» Manufactures include machinery, textiles, clothing, paper, chemicals, communications equipment, motor vehicles, rubber, processed food, printed materials, porcelain, and liquor. The city also has a large port and an important shipbuilding industry. It is the seat of Sweden's principal stock exchange.
» Architecturally, modern Stockholm is one of the finest cities in the world, with broad streets, many parks, and well-planned housing projects. Often called the "Venice of the North," it is built on several peninsulas and islands (including Stadsholmen, Riddarholmen, Kungsholmen, and Sodermalm islands). Its large bodies of water contribute to a feeling of spaciousness in the city. Stockholm's most famous landmark is probably the new city hall (1911–23), which faces Lake Malaren; designed by the Swedish architect Ragnar Ostberg, it is an impressive modern interpretation of the characteristic Scandinavian Renaissance style. Also well-known are the large residential districts of cooperative houses that have helped make Stockholm a virtually slumless city.
» On Stadsholmen, which has retained much of its medieval character, are the Church of St. Nicholas or Storkyrka [great church], dating from the 13th cent.; the Church of St. Gertrude, or the German Church, originally built for the Hanseatic merchants; and several old Hanseatic houses. Also on the island are the Great Square, where the Stockholm massacre began; the Riddarhuset (assembly hall of the nobility), a 17th-century structure in the Dutch Renaissance style and with heroic statues; Tessin Palace (18th cent.); and the Royal Palace, built (1754) in Italian Renaissance style.
» Geographically, it comprises all the central parts of the capital as well as many of the surrounding suburbs. Of the municipal population, all but 200 people are considered living in the town of Stockholm, an urban area further extending into ten other municipalities. Apart from being a large city with an active cultural life, Stockholm as a capital also houses many of the national cultural institutions of Sweden, including theatre, opera and museums. There are two UNESCO World Heritage sites in the Stockholm area: the Drottningholm Palace and a large cemetery, Skogskyrkogarden, which include some well-known examples of the architecture of Gunnar Asplund. During 1998 Stockholm was designated as the European City of Culture. Sporting events are popular, with football and ice hockey being the most popular sports. The city hosted the 1912 Summer Olympics, as well as all but one of the Nordic Games, a winter multi-sport event that predated the Winter Olympics.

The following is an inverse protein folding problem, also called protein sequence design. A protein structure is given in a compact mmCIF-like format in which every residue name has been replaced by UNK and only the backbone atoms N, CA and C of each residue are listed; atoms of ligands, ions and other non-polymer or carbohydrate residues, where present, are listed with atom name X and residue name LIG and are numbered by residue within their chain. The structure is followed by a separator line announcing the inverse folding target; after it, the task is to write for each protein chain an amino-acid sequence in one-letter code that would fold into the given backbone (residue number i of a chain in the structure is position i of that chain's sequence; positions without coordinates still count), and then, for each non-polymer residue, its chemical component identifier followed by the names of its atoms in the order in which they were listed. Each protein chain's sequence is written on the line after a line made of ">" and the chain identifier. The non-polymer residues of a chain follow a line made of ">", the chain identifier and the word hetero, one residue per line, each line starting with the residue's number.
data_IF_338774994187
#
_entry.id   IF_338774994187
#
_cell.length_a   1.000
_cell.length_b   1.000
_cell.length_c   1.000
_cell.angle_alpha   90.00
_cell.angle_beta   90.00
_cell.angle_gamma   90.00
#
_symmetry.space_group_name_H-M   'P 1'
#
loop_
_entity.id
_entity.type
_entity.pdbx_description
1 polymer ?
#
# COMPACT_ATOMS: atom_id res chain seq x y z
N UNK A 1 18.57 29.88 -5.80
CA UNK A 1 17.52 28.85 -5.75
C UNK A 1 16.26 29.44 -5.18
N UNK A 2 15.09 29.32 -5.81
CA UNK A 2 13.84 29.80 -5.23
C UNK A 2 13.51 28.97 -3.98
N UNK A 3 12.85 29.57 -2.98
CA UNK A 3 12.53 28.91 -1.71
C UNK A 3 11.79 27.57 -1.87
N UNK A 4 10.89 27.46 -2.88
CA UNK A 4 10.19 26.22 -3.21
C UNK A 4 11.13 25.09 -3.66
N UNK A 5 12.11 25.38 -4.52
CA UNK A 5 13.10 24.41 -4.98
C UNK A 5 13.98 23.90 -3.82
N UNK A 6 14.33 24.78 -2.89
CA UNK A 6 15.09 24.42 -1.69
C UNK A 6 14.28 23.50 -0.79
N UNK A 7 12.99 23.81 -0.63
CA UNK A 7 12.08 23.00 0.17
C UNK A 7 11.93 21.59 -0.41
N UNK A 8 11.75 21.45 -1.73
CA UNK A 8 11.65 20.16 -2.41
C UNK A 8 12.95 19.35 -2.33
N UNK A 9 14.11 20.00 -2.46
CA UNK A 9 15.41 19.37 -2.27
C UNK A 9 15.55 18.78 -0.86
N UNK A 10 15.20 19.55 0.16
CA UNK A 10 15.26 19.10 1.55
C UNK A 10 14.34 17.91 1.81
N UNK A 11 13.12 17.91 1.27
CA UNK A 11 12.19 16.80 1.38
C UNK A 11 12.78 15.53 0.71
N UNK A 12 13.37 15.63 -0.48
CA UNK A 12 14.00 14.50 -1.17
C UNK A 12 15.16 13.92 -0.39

The three most popular men's football teams in the Stockholm region are Djurgardens IF, Hammarby IF and AIK. The clubs also all have ice hockey teams, but currently (2004–2005 season) only Djurgarden plays in the highest division, Elitserien Hammarby also have teams in the highest leagues in bandy, handball, speedway, goalball and rugby.